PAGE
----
NM to enforce rules on land use permits


SANTA FE, N.M. (AP) – New Mexico wildlife officials are preparing a crackdown on visitors who show up at some state lands without the proper permit, the Santa Fe New Mexican reported Friday.

Many residents are still not aware that they must have a Gaining Access into Nature permit, also known as GAIN, to watch wildlife, hike, bike or even take pictures, according to the New Mexico Department of Game and Fish.

GAIN permits are mandatory for anyone above the age of 18 who wants to engage in recreation on State Game Commission wildlife management areas. These designated areas include Pecos Canyon, Bear Canyon and more than a dozen other properties around New Mexico. The permits costs $20 each and are good for one year. Temporary five-day GAIN permits are also available for $9. The permit includes a fee for habitat management and vendors.

Anyone caught recreating without a GAIN permit or license for hunting, fishing or trapping can be fined or jailed. Fines range from $50 to $500 and jail time can go up to six months.

The permit requirement was first enacted in 2009, but game officers say the public still needs to be educated about compliance.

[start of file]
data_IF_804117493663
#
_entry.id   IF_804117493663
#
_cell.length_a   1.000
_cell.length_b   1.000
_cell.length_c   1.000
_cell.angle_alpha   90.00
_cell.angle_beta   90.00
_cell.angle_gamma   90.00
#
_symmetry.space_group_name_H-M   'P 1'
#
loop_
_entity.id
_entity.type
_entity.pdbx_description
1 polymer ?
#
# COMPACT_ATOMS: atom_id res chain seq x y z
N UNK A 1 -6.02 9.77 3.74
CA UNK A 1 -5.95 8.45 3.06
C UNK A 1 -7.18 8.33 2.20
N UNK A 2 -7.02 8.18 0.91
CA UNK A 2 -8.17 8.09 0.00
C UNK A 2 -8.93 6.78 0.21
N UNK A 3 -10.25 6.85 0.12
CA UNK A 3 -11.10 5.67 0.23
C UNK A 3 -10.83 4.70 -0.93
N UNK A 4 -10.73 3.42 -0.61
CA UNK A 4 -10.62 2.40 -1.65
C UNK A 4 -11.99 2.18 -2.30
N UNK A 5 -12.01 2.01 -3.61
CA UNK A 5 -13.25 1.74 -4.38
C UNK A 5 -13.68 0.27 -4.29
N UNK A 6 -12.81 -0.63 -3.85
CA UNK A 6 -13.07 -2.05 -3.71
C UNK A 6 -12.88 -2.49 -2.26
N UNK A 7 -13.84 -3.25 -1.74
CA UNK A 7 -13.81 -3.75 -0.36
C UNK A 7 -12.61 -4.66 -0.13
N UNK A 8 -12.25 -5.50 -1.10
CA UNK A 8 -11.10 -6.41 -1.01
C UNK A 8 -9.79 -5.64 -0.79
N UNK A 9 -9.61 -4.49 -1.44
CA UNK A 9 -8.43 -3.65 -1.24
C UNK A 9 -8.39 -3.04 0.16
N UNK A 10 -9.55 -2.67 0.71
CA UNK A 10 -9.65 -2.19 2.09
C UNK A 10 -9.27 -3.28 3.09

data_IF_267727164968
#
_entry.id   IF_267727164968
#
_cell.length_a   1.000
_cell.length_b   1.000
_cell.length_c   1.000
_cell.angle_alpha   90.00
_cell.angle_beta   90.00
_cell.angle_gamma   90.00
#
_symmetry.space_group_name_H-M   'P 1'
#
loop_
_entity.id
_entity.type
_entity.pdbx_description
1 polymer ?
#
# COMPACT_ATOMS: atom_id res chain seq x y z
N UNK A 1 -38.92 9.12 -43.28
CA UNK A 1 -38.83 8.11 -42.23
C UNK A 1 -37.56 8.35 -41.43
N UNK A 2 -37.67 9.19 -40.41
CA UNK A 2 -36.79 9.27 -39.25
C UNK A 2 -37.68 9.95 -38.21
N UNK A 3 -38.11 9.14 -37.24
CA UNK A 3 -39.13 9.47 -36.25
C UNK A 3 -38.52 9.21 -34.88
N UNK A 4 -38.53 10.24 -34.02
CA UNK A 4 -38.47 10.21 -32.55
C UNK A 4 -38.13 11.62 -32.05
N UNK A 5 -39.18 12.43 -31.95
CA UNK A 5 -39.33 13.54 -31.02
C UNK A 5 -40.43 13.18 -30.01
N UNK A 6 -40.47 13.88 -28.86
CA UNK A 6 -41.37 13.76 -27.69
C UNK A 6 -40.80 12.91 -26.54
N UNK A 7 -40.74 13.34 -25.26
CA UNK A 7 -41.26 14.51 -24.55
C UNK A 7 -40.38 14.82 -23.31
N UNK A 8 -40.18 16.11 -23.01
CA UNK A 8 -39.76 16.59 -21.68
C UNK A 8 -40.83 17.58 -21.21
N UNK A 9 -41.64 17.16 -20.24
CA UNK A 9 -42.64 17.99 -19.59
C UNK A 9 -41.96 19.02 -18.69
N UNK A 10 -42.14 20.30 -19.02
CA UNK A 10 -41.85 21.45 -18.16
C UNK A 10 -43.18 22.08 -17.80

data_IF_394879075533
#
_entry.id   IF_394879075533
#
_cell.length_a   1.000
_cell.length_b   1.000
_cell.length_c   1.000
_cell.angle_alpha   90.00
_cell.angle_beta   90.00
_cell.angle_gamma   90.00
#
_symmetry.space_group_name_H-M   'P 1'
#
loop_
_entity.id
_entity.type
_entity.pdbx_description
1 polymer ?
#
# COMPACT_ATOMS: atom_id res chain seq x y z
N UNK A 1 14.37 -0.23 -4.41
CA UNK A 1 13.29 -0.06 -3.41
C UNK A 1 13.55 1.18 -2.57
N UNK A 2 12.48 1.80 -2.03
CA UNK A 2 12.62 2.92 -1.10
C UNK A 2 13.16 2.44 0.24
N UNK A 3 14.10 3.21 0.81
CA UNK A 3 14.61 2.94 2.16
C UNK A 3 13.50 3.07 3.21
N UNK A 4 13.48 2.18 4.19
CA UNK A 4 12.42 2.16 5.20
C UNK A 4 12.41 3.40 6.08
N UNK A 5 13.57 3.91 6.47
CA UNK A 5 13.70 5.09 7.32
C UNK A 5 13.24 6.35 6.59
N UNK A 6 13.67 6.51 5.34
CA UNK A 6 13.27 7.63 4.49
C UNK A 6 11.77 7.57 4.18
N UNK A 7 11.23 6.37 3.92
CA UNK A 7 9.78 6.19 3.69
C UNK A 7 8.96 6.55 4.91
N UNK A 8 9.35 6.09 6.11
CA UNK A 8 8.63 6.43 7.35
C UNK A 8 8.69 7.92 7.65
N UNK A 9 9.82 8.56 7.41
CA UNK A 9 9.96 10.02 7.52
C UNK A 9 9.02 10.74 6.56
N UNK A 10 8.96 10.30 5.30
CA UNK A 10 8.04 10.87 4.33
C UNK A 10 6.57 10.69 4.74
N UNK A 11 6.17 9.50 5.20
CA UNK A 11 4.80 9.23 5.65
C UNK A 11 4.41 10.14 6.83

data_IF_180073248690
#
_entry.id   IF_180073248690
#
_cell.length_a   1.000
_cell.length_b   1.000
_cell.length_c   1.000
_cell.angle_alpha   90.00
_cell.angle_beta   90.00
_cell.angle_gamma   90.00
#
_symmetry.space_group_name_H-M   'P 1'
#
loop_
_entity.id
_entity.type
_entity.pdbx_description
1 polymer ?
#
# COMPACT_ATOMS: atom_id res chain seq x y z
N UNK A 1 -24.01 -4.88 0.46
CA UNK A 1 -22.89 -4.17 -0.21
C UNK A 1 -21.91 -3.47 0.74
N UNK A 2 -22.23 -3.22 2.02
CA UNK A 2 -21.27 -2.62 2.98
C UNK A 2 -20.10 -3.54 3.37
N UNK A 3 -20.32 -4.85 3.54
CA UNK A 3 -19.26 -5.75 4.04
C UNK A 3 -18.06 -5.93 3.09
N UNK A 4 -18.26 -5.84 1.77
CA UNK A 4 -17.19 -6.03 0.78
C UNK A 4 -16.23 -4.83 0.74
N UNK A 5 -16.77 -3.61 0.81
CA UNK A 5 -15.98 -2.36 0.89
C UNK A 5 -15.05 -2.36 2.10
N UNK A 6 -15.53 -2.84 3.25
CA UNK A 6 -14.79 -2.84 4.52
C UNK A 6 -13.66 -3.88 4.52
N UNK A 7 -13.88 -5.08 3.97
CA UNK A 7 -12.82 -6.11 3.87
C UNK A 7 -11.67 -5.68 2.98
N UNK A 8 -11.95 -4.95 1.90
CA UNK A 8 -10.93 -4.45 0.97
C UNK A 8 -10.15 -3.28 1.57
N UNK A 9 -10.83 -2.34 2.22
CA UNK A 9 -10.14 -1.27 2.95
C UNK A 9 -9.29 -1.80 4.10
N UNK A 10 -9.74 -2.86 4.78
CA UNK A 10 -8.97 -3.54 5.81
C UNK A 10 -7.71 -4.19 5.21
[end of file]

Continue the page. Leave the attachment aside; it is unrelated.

Lance Cherry, a department spokesman, said officers have become more stringent since summer 2013.

“Those individuals that ignored properly posted prohibitions or officer requests for voluntary compliance could receive citations,” Cherry said.

Some sportsmen in Pecos recently criticized the permit. They say licensed hunters and anglers shouldn’t have to buy yet another permit for a friend or family member who wants to tag along but not participate.

Joel Gay, a spokesman for the New Mexico Wildlife Federation, said he has heard few complaints.

“Hunters and anglers pay 100 percent of the cost of managing the state’s wildlife conservation,” Gay said. “In general, we like the idea that anyone who enjoys wildlife pay a little something toward managing it.”

The state estimated that revenue from GAIN permit fees would bring in between $50,000 and $100,000 a year. But between July 1, 2013, and June 20, the department has only collected a little more than $9,000. Officers handed out 17 citations in that period. All fee money goes toward a state game protection fund.

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